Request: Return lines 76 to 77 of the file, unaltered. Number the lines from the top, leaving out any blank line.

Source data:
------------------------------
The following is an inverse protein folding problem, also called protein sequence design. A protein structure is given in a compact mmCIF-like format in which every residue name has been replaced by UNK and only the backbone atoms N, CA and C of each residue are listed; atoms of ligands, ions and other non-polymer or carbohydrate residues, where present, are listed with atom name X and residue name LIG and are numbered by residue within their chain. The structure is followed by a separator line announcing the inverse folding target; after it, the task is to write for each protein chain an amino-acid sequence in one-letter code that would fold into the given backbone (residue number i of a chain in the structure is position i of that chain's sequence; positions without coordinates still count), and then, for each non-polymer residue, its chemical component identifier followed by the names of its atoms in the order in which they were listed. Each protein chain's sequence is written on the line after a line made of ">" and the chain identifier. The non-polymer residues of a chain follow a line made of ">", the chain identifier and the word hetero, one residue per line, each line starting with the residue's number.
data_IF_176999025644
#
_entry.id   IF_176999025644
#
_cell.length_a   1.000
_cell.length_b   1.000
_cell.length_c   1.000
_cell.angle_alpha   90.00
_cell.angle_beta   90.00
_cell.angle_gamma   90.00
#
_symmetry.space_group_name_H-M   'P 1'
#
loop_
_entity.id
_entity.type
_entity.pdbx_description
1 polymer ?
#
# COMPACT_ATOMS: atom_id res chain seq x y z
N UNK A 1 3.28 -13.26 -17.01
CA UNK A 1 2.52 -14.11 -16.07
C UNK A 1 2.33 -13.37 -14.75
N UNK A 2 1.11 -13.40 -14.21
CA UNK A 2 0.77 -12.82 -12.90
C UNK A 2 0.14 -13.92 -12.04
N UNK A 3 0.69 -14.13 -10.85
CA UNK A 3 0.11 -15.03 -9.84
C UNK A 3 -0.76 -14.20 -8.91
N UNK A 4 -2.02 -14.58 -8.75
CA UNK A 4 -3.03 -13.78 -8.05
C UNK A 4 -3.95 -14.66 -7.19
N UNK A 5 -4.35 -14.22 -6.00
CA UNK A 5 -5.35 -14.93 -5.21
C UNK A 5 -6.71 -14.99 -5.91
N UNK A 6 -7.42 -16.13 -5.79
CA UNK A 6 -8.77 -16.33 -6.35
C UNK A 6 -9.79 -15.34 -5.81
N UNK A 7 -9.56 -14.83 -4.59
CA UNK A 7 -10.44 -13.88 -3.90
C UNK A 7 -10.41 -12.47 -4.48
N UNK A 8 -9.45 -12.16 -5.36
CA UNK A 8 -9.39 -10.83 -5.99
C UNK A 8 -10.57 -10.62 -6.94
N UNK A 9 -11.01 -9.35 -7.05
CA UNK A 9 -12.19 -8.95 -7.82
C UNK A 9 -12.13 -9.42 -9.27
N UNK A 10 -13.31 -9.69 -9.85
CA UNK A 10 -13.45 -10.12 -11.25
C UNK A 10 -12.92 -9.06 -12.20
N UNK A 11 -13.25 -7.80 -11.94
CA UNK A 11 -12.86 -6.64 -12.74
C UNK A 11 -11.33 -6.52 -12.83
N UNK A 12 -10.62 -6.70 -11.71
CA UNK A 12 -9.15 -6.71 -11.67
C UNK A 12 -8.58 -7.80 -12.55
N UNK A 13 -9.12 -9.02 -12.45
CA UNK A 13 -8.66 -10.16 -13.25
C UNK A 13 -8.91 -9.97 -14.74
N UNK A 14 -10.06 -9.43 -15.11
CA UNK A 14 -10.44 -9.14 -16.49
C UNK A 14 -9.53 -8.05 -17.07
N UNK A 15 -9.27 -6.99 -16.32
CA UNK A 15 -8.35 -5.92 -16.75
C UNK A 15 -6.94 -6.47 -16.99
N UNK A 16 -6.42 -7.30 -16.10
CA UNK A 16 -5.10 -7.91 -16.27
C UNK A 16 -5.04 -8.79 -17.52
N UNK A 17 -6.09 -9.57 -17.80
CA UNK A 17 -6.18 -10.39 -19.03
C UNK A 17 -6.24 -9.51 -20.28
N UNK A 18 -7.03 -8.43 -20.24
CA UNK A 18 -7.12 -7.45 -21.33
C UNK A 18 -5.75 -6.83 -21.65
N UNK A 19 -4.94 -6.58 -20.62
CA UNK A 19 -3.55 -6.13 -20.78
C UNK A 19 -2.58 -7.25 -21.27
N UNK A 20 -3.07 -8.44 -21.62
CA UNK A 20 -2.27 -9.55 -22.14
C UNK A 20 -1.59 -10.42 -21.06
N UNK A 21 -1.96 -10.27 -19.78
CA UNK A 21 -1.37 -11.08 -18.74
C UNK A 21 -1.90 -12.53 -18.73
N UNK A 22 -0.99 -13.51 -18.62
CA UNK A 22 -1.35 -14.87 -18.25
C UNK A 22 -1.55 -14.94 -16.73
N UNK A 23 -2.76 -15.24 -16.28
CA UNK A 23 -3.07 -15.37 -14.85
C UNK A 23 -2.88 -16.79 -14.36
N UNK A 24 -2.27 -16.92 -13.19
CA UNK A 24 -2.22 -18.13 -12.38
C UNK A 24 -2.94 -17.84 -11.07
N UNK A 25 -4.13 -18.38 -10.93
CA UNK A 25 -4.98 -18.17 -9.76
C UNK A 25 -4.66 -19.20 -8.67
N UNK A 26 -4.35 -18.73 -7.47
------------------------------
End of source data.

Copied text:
N UNK A 19 -4.94 -6.58 -20.62
CA UNK A 19 -3.55 -6.13 -20.78